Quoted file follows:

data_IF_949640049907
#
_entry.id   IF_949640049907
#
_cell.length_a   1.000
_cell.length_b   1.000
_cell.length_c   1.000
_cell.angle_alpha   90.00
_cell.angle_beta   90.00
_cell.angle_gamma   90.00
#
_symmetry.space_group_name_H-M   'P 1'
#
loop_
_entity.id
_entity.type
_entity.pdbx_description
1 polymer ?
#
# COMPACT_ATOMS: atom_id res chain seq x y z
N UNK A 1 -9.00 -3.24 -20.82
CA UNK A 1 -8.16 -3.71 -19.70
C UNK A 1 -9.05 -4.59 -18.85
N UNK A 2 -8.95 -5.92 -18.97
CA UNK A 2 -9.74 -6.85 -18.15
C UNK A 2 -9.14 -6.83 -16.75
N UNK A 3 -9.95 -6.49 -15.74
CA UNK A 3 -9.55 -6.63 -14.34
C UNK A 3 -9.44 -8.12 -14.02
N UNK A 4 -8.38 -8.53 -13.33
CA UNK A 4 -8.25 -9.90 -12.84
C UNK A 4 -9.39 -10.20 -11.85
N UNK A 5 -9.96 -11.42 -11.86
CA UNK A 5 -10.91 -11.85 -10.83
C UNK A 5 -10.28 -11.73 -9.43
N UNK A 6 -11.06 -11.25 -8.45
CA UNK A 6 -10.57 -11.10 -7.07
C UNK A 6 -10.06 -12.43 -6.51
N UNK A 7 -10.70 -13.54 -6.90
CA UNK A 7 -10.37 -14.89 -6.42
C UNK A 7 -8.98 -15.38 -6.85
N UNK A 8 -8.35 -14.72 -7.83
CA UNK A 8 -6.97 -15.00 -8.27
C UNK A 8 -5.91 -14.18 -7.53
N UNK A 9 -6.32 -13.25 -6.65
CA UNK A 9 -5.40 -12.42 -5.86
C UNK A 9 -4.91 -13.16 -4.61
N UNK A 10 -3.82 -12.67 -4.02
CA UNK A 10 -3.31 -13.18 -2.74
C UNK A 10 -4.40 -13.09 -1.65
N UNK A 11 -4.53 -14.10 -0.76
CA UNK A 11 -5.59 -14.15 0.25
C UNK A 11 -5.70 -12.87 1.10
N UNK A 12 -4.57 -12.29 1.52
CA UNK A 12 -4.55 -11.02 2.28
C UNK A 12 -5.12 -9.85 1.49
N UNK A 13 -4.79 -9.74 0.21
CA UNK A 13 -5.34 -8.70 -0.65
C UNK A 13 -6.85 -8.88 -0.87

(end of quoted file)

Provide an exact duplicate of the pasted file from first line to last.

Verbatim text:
data_IF_949640049907
#
_entry.id   IF_949640049907
#
_cell.length_a   1.000
_cell.length_b   1.000
_cell.length_c   1.000
_cell.angle_alpha   90.00
_cell.angle_beta   90.00
_cell.angle_gamma   90.00
#
_symmetry.space_group_name_H-M   'P 1'
#
loop_
_entity.id
_entity.type
_entity.pdbx_description
1 polymer ?
#
# COMPACT_ATOMS: atom_id res chain seq x y z
N UNK A 1 -9.00 -3.24 -20.82
CA UNK A 1 -8.16 -3.71 -19.70
C UNK A 1 -9.05 -4.59 -18.85
N UNK A 2 -8.95 -5.92 -18.97
CA UNK A 2 -9.74 -6.85 -18.15
C UNK A 2 -9.14 -6.83 -16.75
N UNK A 3 -9.95 -6.49 -15.74
CA UNK A 3 -9.55 -6.63 -14.34
C UNK A 3 -9.44 -8.12 -14.02
N UNK A 4 -8.38 -8.53 -13.33
CA UNK A 4 -8.25 -9.90 -12.84
C UNK A 4 -9.39 -10.20 -11.85
N UNK A 5 -9.96 -11.42 -11.86
CA UNK A 5 -10.91 -11.85 -10.83
C UNK A 5 -10.28 -11.73 -9.43
N UNK A 6 -11.06 -11.25 -8.45
CA UNK A 6 -10.57 -11.10 -7.07
C UNK A 6 -10.06 -12.43 -6.51
N UNK A 7 -10.70 -13.54 -6.90
CA UNK A 7 -10.37 -14.89 -6.42
C UNK A 7 -8.98 -15.38 -6.85
N UNK A 8 -8.35 -14.72 -7.83
CA UNK A 8 -6.97 -15.00 -8.27
C UNK A 8 -5.91 -14.18 -7.53
N UNK A 9 -6.32 -13.25 -6.65
CA UNK A 9 -5.40 -12.42 -5.86
C UNK A 9 -4.91 -13.16 -4.61
N UNK A 10 -3.82 -12.67 -4.02
CA UNK A 10 -3.31 -13.18 -2.74
C UNK A 10 -4.40 -13.09 -1.65
N UNK A 11 -4.53 -14.10 -0.76
CA UNK A 11 -5.59 -14.15 0.25
C UNK A 11 -5.70 -12.87 1.10
N UNK A 12 -4.57 -12.29 1.52
CA UNK A 12 -4.55 -11.02 2.28
C UNK A 12 -5.12 -9.85 1.49
N UNK A 13 -4.79 -9.74 0.21
CA UNK A 13 -5.34 -8.70 -0.65
C UNK A 13 -6.85 -8.88 -0.87